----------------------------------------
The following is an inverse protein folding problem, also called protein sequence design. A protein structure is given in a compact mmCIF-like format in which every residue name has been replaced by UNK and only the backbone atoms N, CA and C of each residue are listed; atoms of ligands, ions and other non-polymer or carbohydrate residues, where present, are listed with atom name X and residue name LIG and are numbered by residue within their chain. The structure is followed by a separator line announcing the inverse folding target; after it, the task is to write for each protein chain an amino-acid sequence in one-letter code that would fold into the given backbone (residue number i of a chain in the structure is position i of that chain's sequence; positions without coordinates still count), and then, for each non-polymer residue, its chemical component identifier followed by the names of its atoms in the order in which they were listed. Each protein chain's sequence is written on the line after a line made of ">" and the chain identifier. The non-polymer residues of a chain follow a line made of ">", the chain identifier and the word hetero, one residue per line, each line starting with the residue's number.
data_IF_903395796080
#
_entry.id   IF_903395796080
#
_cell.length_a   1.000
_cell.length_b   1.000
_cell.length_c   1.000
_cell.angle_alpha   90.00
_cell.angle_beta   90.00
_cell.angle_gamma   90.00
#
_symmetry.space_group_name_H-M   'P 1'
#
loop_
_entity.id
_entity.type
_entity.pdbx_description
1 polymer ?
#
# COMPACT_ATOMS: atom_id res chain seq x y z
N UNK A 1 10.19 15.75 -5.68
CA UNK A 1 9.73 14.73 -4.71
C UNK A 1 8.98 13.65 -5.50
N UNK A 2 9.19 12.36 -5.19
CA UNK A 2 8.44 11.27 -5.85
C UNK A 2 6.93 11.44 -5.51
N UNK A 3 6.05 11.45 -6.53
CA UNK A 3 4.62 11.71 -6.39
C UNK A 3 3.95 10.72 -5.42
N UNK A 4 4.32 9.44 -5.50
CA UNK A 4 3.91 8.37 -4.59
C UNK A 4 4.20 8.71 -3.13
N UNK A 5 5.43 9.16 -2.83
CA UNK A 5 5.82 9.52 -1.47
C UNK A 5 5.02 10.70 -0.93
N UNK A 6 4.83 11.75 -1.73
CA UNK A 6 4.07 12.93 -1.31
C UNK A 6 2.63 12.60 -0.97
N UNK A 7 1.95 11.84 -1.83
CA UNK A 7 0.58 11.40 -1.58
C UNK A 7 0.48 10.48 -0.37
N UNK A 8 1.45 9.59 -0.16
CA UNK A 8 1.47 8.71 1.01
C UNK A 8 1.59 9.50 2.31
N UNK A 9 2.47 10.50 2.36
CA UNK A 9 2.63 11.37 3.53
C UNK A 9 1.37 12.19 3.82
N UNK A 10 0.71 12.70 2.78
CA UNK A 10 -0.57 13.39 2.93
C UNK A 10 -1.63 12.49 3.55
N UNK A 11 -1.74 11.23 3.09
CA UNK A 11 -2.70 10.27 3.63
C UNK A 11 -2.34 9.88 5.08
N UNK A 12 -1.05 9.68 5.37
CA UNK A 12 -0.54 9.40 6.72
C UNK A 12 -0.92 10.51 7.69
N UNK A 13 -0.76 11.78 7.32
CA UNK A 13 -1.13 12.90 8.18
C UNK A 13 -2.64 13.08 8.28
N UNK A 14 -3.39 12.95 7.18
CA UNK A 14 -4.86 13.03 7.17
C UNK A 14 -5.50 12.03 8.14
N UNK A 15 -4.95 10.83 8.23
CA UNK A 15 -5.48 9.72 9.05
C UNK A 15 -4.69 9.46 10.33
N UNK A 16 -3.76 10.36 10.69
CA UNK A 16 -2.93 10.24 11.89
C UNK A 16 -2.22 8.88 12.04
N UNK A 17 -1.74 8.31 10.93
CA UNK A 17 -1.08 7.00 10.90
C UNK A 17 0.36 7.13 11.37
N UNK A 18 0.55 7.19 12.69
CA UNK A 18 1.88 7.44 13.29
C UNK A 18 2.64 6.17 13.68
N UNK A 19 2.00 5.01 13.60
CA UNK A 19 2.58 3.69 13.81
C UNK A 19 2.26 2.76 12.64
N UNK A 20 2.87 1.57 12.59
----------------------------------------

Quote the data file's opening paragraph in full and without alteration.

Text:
The following is an inverse protein folding problem, also called protein sequence design. A protein structure is given in a compact mmCIF-like format in which every residue name has been replaced by UNK and only the backbone atoms N, CA and C of each residue are listed; atoms of ligands, ions and other non-polymer or carbohydrate residues, where present, are listed with atom name X and residue name LIG and are numbered by residue within their chain. The structure is followed by a separator line announcing the inverse folding target; after it, the task is to write for each protein chain an amino-acid sequence in one-letter code that would fold into the given backbone (residue number i of a chain in the structure is position i of that chain's sequence; positions without coordinates still count), and then, for each non-polymer residue, its chemical component identifier followed by the names of its atoms in the order in which they were listed. Each protein chain's sequence is written on the line after a line made of ">" and the chain identifier. The non-polymer residues of a chain follow a line made of ">", the chain identifier and the word hetero, one residue per line, each line starting with the residue's number.